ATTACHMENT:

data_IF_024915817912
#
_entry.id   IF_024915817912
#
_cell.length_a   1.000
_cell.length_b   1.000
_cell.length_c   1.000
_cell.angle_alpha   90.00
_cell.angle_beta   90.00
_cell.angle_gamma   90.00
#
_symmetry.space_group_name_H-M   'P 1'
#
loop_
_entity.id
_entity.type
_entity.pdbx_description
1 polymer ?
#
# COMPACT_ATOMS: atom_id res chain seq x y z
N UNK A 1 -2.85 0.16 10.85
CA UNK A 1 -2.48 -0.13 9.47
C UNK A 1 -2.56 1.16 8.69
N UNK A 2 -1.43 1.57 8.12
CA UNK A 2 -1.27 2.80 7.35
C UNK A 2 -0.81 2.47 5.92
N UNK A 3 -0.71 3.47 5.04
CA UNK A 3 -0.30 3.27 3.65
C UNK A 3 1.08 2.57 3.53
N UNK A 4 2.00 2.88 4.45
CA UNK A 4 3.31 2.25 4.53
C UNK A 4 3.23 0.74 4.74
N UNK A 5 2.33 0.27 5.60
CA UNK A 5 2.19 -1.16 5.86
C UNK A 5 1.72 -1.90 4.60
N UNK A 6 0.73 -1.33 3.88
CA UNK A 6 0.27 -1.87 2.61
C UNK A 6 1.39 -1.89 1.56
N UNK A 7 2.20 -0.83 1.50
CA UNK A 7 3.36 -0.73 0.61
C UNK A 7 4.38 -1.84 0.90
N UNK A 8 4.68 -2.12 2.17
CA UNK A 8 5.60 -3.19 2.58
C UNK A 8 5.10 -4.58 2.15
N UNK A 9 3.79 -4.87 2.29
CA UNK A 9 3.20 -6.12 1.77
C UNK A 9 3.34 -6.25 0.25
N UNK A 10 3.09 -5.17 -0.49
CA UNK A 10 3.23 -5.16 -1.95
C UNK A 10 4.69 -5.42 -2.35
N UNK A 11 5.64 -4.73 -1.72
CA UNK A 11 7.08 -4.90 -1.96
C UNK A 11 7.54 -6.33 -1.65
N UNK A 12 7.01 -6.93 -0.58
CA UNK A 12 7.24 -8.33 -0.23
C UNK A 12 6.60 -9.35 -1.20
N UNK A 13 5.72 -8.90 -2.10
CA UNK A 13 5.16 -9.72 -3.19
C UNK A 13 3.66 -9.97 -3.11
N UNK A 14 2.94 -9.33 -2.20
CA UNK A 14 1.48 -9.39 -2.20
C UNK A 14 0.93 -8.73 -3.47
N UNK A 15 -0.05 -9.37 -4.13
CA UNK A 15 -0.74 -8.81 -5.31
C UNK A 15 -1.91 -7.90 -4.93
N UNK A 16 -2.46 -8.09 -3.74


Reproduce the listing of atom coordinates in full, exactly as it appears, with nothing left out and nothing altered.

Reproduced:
data_IF_024915817912
#
_entry.id   IF_024915817912
#
_cell.length_a   1.000
_cell.length_b   1.000
_cell.length_c   1.000
_cell.angle_alpha   90.00
_cell.angle_beta   90.00
_cell.angle_gamma   90.00
#
_symmetry.space_group_name_H-M   'P 1'
#
loop_
_entity.id
_entity.type
_entity.pdbx_description
1 polymer ?
#
# COMPACT_ATOMS: atom_id res chain seq x y z
N UNK A 1 -2.85 0.16 10.85
CA UNK A 1 -2.48 -0.13 9.47
C UNK A 1 -2.56 1.16 8.69
N UNK A 2 -1.43 1.57 8.12
CA UNK A 2 -1.27 2.80 7.35
C UNK A 2 -0.81 2.47 5.92
N UNK A 3 -0.71 3.47 5.04
CA UNK A 3 -0.30 3.27 3.65
C UNK A 3 1.08 2.57 3.53
N UNK A 4 2.00 2.88 4.45
CA UNK A 4 3.31 2.25 4.53
C UNK A 4 3.23 0.74 4.74
N UNK A 5 2.33 0.27 5.60
CA UNK A 5 2.19 -1.16 5.86
C UNK A 5 1.72 -1.90 4.60
N UNK A 6 0.73 -1.33 3.88
CA UNK A 6 0.27 -1.87 2.61
C UNK A 6 1.39 -1.89 1.56
N UNK A 7 2.20 -0.83 1.50
CA UNK A 7 3.36 -0.73 0.61
C UNK A 7 4.38 -1.84 0.90
N UNK A 8 4.68 -2.12 2.17
CA UNK A 8 5.60 -3.19 2.58
C UNK A 8 5.10 -4.58 2.15
N UNK A 9 3.79 -4.87 2.29
CA UNK A 9 3.20 -6.12 1.77
C UNK A 9 3.34 -6.25 0.25
N UNK A 10 3.09 -5.17 -0.49
CA UNK A 10 3.23 -5.16 -1.95
C UNK A 10 4.69 -5.42 -2.35
N UNK A 11 5.64 -4.73 -1.72
CA UNK A 11 7.08 -4.90 -1.96
C UNK A 11 7.54 -6.33 -1.65
N UNK A 12 7.01 -6.93 -0.58
CA UNK A 12 7.24 -8.33 -0.23
C UNK A 12 6.60 -9.35 -1.20
N UNK A 13 5.72 -8.90 -2.10
CA UNK A 13 5.16 -9.72 -3.19
C UNK A 13 3.66 -9.97 -3.11
N UNK A 14 2.94 -9.33 -2.20
CA UNK A 14 1.48 -9.39 -2.20
C UNK A 14 0.93 -8.73 -3.47
N UNK A 15 -0.05 -9.37 -4.13
CA UNK A 15 -0.74 -8.81 -5.31
C UNK A 15 -1.91 -7.90 -4.93
N UNK A 16 -2.46 -8.09 -3.74